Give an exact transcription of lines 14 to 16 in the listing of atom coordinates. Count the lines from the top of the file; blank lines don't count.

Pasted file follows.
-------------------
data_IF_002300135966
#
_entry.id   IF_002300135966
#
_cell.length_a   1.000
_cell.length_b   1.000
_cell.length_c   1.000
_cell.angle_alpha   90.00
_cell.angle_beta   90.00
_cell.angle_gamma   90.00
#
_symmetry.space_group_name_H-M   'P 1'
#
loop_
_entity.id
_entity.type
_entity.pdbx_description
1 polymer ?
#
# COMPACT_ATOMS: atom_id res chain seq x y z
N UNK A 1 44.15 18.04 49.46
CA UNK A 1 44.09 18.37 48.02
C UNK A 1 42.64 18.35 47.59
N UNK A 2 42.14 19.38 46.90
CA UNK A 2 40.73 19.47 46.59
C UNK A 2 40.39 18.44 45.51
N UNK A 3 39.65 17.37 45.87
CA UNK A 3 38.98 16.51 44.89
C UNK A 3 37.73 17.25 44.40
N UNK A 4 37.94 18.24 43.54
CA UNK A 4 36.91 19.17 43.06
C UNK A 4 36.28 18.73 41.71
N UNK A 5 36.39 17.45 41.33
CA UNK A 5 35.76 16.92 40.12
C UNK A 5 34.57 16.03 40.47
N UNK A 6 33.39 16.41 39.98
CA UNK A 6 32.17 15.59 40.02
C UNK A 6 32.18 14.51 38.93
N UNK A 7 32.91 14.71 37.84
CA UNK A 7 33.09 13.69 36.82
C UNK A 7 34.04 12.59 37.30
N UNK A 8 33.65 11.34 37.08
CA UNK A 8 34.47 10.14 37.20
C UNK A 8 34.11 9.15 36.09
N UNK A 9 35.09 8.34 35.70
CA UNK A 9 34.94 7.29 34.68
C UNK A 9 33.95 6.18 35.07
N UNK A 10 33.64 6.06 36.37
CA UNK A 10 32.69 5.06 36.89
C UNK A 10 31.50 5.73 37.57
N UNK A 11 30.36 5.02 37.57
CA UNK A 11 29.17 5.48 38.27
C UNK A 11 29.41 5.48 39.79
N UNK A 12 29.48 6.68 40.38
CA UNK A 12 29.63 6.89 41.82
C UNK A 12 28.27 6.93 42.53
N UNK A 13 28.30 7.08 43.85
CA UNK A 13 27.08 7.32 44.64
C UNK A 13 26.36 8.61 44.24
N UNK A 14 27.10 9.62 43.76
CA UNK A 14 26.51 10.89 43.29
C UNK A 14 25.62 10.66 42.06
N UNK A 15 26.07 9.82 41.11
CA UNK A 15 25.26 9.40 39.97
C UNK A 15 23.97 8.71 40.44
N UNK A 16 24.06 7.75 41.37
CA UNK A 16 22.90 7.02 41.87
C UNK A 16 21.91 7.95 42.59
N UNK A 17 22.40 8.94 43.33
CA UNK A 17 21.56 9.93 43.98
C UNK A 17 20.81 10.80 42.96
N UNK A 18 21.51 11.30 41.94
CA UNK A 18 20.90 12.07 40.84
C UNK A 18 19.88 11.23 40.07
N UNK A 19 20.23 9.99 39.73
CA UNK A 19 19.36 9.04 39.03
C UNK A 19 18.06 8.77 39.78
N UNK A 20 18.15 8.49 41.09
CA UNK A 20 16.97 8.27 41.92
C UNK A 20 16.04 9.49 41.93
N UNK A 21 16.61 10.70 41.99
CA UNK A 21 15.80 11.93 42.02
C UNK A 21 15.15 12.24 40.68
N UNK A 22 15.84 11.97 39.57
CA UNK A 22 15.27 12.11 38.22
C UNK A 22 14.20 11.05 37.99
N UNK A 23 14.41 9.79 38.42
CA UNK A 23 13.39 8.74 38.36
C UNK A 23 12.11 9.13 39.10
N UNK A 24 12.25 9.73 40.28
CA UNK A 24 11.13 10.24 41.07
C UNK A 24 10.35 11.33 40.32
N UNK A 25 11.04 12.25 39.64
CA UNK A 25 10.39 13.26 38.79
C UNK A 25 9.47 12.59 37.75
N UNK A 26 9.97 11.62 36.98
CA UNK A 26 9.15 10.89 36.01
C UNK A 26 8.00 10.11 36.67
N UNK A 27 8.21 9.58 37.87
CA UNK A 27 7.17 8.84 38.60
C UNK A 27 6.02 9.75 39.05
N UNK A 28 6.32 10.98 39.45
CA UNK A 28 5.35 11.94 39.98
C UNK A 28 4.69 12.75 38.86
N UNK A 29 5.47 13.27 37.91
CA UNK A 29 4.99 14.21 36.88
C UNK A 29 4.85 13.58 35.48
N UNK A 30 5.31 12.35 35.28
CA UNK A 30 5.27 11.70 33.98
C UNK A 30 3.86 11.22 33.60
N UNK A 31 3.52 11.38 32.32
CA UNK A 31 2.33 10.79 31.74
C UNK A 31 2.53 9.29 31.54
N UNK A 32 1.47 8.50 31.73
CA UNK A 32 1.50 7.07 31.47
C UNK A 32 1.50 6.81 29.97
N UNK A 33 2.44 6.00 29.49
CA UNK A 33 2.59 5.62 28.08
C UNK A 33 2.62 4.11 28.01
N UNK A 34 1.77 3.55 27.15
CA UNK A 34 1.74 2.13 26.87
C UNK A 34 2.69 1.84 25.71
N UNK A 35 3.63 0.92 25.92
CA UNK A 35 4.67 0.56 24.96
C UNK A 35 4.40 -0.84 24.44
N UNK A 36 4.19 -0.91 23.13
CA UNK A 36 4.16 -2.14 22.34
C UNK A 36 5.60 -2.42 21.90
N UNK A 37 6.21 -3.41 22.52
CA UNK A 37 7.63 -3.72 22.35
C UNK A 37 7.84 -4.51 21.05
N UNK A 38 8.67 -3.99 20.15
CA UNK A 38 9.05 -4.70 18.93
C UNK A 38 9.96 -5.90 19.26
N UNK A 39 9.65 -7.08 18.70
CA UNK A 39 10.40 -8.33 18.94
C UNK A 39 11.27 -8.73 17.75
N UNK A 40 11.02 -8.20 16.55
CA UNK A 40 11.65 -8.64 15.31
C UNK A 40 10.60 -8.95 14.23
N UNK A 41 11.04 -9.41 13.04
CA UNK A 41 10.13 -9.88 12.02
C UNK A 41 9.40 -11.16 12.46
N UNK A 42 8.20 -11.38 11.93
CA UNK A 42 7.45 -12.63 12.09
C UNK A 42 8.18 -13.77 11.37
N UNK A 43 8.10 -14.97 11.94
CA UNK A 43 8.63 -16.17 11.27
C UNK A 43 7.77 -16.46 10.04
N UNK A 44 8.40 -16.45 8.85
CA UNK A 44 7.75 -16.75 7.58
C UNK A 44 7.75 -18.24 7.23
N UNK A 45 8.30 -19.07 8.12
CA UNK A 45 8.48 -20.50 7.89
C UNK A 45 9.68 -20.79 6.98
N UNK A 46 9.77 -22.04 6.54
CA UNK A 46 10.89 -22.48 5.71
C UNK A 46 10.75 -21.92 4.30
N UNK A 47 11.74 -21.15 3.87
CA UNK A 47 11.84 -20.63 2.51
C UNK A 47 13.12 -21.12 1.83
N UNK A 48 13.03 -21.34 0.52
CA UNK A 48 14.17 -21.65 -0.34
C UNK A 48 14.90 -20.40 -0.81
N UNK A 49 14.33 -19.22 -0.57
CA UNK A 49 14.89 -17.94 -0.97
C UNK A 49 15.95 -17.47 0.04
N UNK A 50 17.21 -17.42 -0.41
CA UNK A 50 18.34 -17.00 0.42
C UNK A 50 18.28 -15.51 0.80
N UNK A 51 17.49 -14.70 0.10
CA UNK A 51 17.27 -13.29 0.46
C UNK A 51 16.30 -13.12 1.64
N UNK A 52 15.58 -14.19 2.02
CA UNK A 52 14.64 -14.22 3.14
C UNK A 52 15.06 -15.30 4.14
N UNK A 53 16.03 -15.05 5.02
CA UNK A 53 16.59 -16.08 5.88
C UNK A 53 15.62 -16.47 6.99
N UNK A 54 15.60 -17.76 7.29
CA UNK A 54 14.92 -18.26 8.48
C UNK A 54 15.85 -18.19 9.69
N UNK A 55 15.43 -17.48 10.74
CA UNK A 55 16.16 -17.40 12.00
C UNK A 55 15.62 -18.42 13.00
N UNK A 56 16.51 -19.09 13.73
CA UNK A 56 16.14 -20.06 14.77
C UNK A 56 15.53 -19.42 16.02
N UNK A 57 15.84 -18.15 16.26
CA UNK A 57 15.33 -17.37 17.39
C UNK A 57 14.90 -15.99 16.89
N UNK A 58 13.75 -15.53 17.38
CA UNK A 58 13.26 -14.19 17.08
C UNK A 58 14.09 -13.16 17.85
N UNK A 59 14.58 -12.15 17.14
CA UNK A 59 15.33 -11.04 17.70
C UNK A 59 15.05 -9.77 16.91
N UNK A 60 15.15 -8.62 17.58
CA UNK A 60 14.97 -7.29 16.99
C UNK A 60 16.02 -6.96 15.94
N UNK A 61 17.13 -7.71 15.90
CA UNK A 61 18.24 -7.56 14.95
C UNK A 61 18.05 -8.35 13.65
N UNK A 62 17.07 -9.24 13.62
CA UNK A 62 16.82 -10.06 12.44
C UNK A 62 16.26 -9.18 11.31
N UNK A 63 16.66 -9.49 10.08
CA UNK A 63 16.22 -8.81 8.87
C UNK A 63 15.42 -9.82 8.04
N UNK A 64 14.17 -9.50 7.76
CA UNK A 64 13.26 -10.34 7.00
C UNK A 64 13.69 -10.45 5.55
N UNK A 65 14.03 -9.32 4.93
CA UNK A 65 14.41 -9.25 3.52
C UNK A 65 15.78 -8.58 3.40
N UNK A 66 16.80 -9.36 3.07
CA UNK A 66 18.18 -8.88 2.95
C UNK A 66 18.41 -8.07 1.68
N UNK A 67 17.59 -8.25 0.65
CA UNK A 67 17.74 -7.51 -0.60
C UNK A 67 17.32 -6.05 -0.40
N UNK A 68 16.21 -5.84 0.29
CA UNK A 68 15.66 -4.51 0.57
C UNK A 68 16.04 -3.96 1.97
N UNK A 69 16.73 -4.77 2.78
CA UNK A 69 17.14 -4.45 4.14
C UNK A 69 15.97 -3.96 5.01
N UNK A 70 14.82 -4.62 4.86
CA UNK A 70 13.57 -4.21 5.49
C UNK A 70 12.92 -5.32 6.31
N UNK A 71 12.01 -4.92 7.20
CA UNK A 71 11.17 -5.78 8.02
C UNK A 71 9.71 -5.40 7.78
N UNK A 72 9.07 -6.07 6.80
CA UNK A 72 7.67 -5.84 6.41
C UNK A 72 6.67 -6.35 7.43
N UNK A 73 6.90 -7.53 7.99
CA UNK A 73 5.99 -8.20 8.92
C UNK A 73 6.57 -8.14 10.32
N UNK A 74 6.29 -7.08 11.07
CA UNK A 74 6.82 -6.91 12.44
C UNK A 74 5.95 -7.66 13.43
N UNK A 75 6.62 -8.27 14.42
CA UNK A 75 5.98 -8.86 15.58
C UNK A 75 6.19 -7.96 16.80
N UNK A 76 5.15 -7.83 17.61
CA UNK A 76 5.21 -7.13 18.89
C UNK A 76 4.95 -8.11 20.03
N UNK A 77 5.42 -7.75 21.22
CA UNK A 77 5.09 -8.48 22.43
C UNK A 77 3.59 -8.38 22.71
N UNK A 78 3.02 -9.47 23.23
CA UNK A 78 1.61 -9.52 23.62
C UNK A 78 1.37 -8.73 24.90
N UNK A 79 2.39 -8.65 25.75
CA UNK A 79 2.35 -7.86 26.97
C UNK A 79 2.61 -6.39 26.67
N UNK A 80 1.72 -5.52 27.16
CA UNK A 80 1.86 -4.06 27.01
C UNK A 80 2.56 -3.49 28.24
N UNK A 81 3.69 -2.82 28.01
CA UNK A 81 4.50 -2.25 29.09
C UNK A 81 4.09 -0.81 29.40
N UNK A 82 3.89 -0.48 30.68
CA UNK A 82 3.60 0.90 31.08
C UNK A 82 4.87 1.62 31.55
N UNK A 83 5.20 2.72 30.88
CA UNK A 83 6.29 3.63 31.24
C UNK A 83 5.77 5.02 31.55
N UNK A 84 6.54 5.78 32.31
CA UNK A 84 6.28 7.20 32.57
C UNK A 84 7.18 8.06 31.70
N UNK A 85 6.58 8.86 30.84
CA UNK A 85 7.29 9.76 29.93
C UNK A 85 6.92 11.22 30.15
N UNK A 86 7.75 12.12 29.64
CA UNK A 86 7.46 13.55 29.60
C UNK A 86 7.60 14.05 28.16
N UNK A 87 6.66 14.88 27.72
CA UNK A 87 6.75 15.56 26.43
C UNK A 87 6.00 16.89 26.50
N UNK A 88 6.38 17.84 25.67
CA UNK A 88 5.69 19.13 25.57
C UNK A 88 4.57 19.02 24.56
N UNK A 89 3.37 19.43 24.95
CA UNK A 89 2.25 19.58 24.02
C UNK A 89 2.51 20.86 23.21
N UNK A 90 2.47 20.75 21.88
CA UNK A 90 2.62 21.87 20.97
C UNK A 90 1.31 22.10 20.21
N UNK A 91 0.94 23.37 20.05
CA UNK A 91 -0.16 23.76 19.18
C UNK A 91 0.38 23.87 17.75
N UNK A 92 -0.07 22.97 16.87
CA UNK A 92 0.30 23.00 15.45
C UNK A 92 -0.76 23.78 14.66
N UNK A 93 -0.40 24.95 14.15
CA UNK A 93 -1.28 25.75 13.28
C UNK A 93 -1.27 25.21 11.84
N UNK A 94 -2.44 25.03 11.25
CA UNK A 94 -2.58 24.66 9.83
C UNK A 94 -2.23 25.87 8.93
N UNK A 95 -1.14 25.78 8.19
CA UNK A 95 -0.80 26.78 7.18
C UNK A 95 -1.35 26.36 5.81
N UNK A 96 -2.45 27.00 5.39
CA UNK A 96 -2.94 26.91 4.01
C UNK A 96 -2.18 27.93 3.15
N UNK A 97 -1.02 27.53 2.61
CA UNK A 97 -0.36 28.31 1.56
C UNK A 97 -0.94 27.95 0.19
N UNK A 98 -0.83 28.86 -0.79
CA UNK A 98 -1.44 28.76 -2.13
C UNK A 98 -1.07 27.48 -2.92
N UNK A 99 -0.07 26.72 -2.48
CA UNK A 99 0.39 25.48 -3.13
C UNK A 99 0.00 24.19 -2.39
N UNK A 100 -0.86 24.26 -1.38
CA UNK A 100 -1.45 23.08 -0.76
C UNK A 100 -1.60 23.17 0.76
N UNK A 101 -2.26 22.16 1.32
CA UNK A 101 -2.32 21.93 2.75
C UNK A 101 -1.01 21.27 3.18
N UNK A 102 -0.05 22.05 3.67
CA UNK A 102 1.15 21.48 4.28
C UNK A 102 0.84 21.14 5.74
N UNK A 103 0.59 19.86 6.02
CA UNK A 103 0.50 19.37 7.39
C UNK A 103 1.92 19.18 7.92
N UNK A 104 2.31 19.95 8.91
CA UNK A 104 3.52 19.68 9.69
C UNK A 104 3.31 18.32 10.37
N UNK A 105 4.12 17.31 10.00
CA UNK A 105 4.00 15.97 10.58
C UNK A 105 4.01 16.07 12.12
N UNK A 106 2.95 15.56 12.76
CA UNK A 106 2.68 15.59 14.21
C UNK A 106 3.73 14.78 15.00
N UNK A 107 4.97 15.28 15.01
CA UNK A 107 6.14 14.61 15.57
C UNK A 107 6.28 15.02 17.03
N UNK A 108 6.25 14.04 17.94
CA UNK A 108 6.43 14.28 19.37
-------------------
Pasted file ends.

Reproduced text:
loop_
_entity.id
_entity.type